"When auditors undertake for reward to perform services such as those listed ... above and are found to be negligent in the way they perform those services we do not understand the law to require the client to ask for specific advice before it can recover damages for the foreseeable losses it later suffers..."
More recently, in Calvert v William Hill Credit Ltd74 Sir Anthony May confirmed the need in each case to go back to the nature and scope of the duty in order to ascertain the nature of damages that might be recoverable (Paras.45 and 46):
"...the search for the causal connection which the law requires cannot be undertaken without reference to the liability which the defendant has undertaken and the damage which the liability is taken to have caused. The causal connection which the law prescribes is in a sense only a link. Negligence claims are habitually analysed compartmentally by asking whether there was (a) a duty of care, (b) breach of that duty, and (c) damage caused by the breach of duty. But damage is the essence of a cause of action in negligence, and the critical question in a particular case is a composite one, that is whether the scope of the duty of care in the circumstances of the case is such as to embrace damage of the kind which the claimant claims to have suffered.
"...The claimant is not, in our judgment, entitled to require the court only to address a loss which he chooses to claim, if the proper loss which the scope of the duty embraces is different. In some cases, the scope of the duty of care may not sustain the full loss which a claimant claims. In other cases, the scope of the duty of care may take the inquiry beyond the point where the claimant would have it stop..."
It therefore appears that where a professional is obliged to advise generally, he will be liable for all the foreseeable consequences that result from his negligence. This can be distinguished from the case where a professional is asked to provide specific information in which case he will be liable only for those losses resulting from his negligence in respect of that information. In every case the court must identify the nature of the tortious duty or the contractual obligation that forms the basis of liability in order to decide whether the loss claimed is one against which the defendant had an express or implicit duty or obligation to protect the claimant.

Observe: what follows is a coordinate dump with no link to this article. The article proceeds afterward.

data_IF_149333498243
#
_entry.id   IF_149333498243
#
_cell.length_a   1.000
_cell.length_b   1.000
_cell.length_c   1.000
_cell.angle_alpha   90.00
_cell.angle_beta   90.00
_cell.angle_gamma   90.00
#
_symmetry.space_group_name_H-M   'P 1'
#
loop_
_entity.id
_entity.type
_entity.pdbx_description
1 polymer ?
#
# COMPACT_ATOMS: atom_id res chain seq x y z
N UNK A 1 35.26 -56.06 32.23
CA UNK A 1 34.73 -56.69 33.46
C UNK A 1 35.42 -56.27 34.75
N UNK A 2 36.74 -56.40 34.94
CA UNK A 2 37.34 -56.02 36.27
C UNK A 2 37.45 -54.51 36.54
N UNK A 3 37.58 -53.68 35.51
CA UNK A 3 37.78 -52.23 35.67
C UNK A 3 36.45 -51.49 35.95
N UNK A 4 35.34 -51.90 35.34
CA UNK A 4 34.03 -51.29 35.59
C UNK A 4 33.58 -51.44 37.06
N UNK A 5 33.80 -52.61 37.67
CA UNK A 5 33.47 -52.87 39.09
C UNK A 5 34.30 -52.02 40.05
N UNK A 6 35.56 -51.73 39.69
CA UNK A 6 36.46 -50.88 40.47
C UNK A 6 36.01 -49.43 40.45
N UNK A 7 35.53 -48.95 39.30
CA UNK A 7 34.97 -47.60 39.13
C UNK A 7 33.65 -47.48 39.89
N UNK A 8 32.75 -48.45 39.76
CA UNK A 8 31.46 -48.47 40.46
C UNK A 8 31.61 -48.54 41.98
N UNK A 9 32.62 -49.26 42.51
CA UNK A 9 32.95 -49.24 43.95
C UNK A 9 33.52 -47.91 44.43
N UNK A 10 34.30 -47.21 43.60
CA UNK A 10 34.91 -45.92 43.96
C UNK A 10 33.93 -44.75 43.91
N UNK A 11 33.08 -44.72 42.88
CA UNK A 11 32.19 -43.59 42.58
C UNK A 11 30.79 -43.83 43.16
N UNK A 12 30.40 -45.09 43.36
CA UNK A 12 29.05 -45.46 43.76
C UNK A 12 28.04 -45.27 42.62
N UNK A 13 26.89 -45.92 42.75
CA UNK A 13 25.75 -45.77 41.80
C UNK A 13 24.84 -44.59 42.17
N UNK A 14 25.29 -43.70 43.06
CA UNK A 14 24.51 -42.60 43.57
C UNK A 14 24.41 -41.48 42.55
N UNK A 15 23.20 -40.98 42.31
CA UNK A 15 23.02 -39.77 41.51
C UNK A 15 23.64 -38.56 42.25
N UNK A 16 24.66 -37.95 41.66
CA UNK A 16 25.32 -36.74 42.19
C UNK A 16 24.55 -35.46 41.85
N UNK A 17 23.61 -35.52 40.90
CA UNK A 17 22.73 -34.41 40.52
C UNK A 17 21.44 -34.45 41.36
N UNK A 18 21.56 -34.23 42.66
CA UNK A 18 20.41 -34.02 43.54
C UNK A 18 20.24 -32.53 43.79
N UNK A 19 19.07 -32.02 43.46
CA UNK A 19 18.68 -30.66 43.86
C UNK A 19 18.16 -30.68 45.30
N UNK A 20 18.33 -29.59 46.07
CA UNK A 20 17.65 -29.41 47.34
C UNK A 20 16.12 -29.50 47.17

It would appear that the Courts have at last recognised that the tests used in negligence claims over the last 50 years do not provide a rational basis on which to develop the law. That is welcomed, as is the recognition in the "holistic" test that many different policy issues arise for consideration in negligence cases, depending on the factual and contractual matrix. However, what is now required is a policy debate to identify the circumstances in which it is accepted as desirable for economic loss claims to be actionable. Only then will it be possible to define that elusive single test for the existence and scope of a duty of care.
1. Donoghue v Stevenson  AC 562 (HL) per L.Atkin p.580: "...acts or omissions which any moral code would censure cannot in a practical world be treated so as to give a right to every person injured by them to demand relief. In this way rules of law arise which limit the range of complainants and the extent of their remedy."
2. Supra per L.Atkin p.580
3.  AC 728
5.  1 A.C. 398
6.  1 A.C. 499 (N.B. Lord Mackay and Lord Bridge sat in Murphy but not in Bates)
8. Baxall Securities Ltd v Sheard Walshaw Partnership  BLR 100 (CA); Bellefield Computer Services Ltd v E Turner and Sons Ltd  TCLR T159 (CA); Sahib Foods Ltd v Paskin Kyriakides Sands 93 Con LR 1 (CA); Pearson Education Ltd v Charter Partnership Ltd  BLR 324 (CA) – in Pearson the Court of Appeal doubted the principle in Baxall that such duty was confined to cases where the defect was patent
9.  AC 465 (HL)
11. (1995) 128 ALR 163
12. This protection has not been extended to the owners of commercial premises: Woolcock Street Investments v CDG Pty Ltd  BLR 92 (Aust.)
13.  3 NZLR 513
14.  A.C. 624
15. (1995) 121 DLR (4th) 193